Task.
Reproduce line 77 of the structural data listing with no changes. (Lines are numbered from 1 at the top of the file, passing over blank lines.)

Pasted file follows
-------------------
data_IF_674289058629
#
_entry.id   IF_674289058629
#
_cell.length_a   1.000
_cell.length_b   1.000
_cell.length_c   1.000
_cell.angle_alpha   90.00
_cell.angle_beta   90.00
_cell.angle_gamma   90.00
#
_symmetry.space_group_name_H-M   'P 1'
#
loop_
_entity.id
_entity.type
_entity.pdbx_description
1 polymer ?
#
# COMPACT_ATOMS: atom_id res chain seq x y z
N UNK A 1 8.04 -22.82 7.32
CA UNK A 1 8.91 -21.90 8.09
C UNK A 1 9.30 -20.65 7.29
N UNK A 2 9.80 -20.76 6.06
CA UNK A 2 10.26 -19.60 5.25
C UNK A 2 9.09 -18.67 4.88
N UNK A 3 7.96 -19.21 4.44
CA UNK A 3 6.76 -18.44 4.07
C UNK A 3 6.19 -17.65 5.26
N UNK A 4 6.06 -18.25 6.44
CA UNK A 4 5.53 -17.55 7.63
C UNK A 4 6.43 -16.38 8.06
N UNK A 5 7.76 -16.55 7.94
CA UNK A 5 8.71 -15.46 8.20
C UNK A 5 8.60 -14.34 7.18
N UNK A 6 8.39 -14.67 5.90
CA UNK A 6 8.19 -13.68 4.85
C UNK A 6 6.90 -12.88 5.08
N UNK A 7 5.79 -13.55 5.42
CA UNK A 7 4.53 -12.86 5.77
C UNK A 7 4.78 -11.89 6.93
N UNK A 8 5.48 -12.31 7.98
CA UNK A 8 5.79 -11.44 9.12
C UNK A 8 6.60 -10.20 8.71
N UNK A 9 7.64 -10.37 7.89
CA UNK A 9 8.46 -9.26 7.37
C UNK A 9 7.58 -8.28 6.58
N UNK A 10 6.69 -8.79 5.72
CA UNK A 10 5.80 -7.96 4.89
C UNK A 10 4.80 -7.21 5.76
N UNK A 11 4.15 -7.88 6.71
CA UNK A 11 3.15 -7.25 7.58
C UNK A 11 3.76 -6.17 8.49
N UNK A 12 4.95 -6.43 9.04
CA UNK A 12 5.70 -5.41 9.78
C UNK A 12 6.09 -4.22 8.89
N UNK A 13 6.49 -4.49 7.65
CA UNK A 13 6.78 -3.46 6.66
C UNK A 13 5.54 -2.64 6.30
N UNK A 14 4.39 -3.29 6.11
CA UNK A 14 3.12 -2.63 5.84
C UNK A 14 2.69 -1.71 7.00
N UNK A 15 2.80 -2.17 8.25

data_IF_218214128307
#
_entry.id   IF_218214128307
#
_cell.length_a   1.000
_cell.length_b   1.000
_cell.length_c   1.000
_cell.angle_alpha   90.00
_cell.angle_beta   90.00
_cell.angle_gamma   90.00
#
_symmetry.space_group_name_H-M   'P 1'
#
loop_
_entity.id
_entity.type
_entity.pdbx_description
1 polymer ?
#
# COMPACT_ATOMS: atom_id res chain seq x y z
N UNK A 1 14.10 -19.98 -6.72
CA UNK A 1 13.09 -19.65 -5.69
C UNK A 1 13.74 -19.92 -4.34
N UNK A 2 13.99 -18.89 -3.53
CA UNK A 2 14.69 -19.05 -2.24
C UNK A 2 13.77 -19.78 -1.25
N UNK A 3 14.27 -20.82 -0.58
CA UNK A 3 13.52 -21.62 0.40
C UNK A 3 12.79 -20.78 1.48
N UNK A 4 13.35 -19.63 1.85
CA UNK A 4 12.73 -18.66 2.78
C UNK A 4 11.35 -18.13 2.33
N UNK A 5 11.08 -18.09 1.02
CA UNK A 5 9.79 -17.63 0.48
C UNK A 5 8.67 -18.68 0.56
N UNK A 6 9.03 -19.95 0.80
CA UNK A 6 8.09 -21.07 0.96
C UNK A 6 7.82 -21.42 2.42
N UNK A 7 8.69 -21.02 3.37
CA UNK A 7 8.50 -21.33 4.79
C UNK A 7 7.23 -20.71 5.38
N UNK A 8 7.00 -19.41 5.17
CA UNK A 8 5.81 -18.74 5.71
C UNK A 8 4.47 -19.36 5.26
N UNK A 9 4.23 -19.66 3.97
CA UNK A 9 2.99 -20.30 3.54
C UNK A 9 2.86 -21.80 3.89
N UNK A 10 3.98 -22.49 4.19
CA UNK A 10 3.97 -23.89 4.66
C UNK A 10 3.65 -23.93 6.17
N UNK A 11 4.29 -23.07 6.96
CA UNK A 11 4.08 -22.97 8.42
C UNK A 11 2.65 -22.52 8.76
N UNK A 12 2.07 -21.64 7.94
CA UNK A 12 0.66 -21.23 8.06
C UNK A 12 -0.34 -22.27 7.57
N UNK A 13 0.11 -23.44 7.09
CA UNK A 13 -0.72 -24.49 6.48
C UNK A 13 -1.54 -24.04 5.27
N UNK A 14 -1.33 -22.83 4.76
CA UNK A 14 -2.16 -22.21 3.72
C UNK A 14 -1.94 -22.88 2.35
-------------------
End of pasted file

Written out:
loop_